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"Hitchin is a populous market town and parish in the hundred of Hitchin and Pirton - 34 miles N. N. W. of London, 16 N. W. of Hertford, and 17 S. E. of Bedford; delightfully situated on the river Hiz, at the base of a hill which shelters it from the easterly winds. The town has a high claim to antiquity, having been a place of considerable importance in the reign of Alfred, and formerly comprised in the Mercian territory. According to Norden its name is derived from a wood, called Hitch, which in the Saxon ages flourished at one end of the town. Two priories were founded here - one for nuns of the Gilbertine order, the other for White Carmelites: remnants of these religious houses are still in existence; the former, now called New Biggin, near the church - the latter, towards the western extremity of the town, called the Priory, and forming part of the estate of F. P. D. Radcliffe, Esq. Many antiques have been discovered near Hitchin; among others a portable Roman altar was dug up in the orchard of the late Rev. Samuel James M.A., in the beginning of the last century.
"The town is divided into three wards, namely Bancroft, Tilehouse and Bridge, for the whole of which two constables and four headboroughs are appointed at the court leet of the lord of the manor (Wm. Wilshire, Esq.), held at Michaelmas. The county magistrates hold petty sessions here every Tuesday.
"The streets are for the most part spacious, partially paved, and lighted with gas; the environs are pleasant, and many noble mansions have lately been erected. As the district around is exclusively agricultural, corn, malt and flour are the principal articles of trade at Hitchin; the soil in the vicinity is peculiarly favourable to the growth of barley, of which great quantities are sold at the market - one of the best attended in the county. There are several breweries, two or three of which are upon a large scale; malting is carried on extensively, and many females are employed in making straw plat.
"The places of worship are the parish church, a large baptist chapel with a cemetery, two for independents, one for methodists, and a meeting-house for the society of friends. A free grammar school, endowed schools for boys and also girls, with infant, national and Sunday schools, benevolent bequests, apprenticeship funds, an admirably conducted dispensary, alms-houses, &c., form the principal charities. A public subscription library has been some years established, and there are several book societies.
"The market (toll-free) is held on Tuesday; the fairs, or rather holiday markets, are held in Easter and Whitsun weeks. Population of the parish, in 1831, 5,211."
[From Royal National and Commercial Directory and Topography of Herts, Pigot & Co., London, 1839]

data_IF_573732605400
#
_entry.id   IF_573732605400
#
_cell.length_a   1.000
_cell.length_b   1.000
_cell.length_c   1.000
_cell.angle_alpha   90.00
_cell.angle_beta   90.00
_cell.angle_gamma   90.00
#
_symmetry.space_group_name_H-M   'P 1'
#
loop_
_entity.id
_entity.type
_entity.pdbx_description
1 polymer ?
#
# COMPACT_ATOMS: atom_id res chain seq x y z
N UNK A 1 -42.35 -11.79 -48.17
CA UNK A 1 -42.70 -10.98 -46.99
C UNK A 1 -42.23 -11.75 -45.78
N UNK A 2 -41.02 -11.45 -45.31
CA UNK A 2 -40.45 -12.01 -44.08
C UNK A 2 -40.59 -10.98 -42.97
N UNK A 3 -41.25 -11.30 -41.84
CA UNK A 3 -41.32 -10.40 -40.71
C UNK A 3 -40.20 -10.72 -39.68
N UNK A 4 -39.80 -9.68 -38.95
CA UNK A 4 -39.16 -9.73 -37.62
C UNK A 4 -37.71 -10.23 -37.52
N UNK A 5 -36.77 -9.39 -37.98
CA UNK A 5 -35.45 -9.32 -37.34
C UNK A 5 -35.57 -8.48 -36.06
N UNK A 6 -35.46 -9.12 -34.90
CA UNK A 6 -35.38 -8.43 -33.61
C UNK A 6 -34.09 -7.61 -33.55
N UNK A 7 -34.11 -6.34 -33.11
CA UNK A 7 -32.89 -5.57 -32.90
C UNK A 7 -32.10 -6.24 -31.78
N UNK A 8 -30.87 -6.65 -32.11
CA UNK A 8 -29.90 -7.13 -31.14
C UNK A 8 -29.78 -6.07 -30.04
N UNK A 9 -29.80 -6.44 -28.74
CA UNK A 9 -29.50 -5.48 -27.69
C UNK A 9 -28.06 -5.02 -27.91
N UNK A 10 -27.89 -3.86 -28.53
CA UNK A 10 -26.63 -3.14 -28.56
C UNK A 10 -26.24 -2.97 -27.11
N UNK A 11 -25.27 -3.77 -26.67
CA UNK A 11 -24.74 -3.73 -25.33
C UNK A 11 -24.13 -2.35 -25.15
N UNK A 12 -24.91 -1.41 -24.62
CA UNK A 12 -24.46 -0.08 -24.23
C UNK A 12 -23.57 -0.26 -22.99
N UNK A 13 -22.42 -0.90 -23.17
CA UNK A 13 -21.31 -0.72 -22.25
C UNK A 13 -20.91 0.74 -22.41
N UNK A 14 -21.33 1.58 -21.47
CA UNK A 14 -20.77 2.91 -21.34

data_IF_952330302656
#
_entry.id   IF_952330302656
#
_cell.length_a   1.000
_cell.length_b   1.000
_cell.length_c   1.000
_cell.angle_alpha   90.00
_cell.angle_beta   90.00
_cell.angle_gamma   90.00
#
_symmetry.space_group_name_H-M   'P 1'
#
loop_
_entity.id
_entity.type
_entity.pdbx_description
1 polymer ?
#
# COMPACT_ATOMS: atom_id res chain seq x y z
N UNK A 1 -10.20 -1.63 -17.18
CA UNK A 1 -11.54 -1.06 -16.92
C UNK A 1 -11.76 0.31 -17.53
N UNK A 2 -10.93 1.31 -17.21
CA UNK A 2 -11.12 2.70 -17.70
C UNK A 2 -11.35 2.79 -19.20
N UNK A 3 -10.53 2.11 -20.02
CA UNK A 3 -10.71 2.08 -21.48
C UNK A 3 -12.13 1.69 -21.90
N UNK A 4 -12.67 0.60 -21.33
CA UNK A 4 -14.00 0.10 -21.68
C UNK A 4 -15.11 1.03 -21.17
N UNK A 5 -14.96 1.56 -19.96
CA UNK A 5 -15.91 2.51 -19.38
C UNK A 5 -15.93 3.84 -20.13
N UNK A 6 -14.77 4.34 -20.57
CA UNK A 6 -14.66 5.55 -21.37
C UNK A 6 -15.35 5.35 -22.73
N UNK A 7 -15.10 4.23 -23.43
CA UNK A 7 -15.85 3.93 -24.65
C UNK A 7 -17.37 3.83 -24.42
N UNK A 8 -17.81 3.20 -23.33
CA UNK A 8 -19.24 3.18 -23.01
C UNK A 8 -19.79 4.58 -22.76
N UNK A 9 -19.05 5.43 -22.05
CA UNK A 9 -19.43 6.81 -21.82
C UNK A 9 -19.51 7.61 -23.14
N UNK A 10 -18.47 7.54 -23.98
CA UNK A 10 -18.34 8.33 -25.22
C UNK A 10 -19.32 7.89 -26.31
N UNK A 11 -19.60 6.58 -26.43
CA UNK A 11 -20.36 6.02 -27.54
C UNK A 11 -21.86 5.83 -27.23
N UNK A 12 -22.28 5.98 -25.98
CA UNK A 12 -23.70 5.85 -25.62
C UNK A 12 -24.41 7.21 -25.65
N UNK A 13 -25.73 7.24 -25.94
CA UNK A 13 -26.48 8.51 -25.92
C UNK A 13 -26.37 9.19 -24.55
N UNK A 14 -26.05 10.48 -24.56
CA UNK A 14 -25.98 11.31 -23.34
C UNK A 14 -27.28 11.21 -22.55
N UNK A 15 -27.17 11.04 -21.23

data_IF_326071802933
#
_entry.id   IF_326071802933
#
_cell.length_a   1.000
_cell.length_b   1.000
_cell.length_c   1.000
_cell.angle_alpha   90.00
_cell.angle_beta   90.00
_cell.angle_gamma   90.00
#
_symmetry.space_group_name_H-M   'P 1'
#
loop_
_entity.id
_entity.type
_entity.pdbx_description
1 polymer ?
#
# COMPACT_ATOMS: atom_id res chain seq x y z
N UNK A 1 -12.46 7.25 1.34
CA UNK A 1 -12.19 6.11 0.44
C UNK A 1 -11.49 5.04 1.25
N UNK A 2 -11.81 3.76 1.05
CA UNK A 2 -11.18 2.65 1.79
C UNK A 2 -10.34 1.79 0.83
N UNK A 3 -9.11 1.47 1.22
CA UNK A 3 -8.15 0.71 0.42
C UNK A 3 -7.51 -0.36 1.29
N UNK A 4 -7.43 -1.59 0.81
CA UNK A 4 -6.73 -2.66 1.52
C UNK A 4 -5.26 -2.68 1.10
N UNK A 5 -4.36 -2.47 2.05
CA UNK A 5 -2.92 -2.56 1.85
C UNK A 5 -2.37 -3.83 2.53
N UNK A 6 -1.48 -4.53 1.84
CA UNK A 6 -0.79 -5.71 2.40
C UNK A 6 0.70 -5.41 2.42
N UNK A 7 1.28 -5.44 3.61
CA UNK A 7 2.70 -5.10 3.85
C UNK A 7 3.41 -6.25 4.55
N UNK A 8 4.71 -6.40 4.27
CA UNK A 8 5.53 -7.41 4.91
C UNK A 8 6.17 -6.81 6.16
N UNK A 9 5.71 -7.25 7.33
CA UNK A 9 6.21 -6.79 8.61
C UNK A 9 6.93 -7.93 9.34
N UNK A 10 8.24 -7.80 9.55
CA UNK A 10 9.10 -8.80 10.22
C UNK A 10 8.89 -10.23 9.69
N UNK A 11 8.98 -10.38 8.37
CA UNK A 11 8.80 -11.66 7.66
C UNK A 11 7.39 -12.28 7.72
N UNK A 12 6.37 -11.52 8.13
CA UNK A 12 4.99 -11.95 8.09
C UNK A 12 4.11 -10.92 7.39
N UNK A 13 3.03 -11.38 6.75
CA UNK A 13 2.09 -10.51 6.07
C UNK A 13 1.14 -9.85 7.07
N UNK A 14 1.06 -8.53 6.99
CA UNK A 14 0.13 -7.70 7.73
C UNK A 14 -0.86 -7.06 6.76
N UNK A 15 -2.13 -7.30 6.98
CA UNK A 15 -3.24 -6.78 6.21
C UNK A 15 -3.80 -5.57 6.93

Jeff KNAGGS has provided a transcript of monumental inscriptions in Hitchin Cemetery:-

Jill Ashby has a Herts Burials and Memorials website which contains over 30,000 photographs of graves and monuments in mid-Hertfordshire, including Essendon, Hatfield, Hertford, Hitchin, Lemsford, Northaw, Potters Bar, Redbourne, Sandridge, St. Albans, Stevenage, Welwyn Garden City, and Wheathampstead.

Church History

"The venerable and beautiful church, situated near the centre of the town, was originally dedicated to St. Andrew; but on being rebuilt, prior to the reign of Henry VIII, it was dedicated to the Virgin Mary. It is a spacious structure of stone, chiefly in the later style of English architecture, with a low massive embattled tower, surmounted by a spire; the south porch is a splendid enriched specimen of that style. The interior is highly ornamented: on each side of the chancel is a chapel; and over the altar is a fine painting, by Rubens, of the offerings of the wise men of the east; there I also a font of singular beauty, with carvings of the twelve apostles. The benefice is a vicarage, in the disposal of Trinity college, Cambridge, and incumbency of the Rev. Henry Wiles."
[From Royal National and Commercial Directory and Topography of Herts, Pigot & Co., London, 1839]

Church Records

The Parish Registers for the Parish church of St. Mary for the periods:-

are deposited at Hertfordshire Record Office, County Hall, Hertford, SG13 8DE. [D/P53]

Entries from the Marriage Registers for the period 1562-1837 are included in The Allen Index at Hertfordshire Record Office.

The period 1562-1875 is covered by the IGI.

Transcripts of the parish registers for the period 1562-1943 are deposited at the Society of Genealogists, 14 Charterhouse Buildings, Goswell Road, LONDON, EC1M 7BA.

The following records for churches in the ancient parish of Hitchin are also available at Hertfordshire Record Office, County Hall, Hertford, SG13 8DE.:-


There is an excellent web site on the history of the village of Preston.

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